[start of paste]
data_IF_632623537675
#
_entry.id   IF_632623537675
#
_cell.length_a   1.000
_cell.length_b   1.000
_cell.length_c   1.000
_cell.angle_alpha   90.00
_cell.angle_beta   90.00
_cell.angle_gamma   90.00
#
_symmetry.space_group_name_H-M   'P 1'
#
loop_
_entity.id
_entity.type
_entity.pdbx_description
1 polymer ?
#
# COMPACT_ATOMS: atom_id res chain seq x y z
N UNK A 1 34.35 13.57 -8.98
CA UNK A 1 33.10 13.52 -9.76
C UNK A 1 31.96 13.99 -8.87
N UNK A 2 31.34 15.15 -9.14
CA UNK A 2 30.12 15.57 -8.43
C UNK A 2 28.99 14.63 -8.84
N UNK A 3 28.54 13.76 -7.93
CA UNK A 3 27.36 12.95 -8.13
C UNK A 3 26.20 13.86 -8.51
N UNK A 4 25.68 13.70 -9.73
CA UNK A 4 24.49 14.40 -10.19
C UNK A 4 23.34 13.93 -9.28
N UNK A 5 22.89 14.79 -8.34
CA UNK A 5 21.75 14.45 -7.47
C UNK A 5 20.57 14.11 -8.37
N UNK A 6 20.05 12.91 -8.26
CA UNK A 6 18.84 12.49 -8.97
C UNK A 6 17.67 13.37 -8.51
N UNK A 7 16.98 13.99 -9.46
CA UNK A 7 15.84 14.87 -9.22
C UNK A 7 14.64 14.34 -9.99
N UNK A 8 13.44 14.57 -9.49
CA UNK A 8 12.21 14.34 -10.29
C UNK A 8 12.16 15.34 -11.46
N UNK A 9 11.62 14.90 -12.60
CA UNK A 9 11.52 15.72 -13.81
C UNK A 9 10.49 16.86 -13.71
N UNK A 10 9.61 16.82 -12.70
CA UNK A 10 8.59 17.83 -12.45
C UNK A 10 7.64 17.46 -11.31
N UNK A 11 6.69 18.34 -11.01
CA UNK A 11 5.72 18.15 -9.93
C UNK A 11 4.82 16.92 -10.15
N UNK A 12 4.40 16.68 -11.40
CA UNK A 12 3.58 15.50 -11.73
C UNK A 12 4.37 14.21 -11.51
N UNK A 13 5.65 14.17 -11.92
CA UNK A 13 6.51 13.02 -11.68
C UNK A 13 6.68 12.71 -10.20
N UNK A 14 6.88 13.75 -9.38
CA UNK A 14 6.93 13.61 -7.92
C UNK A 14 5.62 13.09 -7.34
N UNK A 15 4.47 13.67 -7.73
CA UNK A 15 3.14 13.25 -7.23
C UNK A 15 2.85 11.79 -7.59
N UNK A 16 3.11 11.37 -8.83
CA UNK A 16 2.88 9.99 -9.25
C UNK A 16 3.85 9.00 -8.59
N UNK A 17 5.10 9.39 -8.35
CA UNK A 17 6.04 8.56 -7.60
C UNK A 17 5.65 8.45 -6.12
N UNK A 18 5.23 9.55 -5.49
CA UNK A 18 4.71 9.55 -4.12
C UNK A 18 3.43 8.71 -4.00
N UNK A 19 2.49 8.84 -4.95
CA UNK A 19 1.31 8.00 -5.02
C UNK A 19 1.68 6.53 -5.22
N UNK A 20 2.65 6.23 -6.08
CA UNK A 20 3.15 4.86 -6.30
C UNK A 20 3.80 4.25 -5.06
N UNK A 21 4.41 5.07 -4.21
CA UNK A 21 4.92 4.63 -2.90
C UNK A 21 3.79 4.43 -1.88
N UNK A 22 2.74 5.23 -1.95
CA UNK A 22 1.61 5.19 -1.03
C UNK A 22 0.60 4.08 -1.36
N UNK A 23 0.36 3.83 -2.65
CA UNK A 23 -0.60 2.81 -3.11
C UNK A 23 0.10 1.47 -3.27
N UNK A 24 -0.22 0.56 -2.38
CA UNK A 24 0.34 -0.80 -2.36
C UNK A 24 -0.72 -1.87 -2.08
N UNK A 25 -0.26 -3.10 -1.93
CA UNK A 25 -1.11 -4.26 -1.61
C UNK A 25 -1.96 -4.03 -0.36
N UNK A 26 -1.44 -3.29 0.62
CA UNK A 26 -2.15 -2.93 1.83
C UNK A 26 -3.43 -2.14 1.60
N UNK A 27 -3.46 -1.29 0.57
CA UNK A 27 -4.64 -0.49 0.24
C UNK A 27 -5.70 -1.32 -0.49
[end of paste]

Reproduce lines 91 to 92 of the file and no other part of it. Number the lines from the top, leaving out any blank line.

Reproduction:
CA UNK A 24 0.34 -0.80 -2.36
C UNK A 24 -0.72 -1.87 -2.08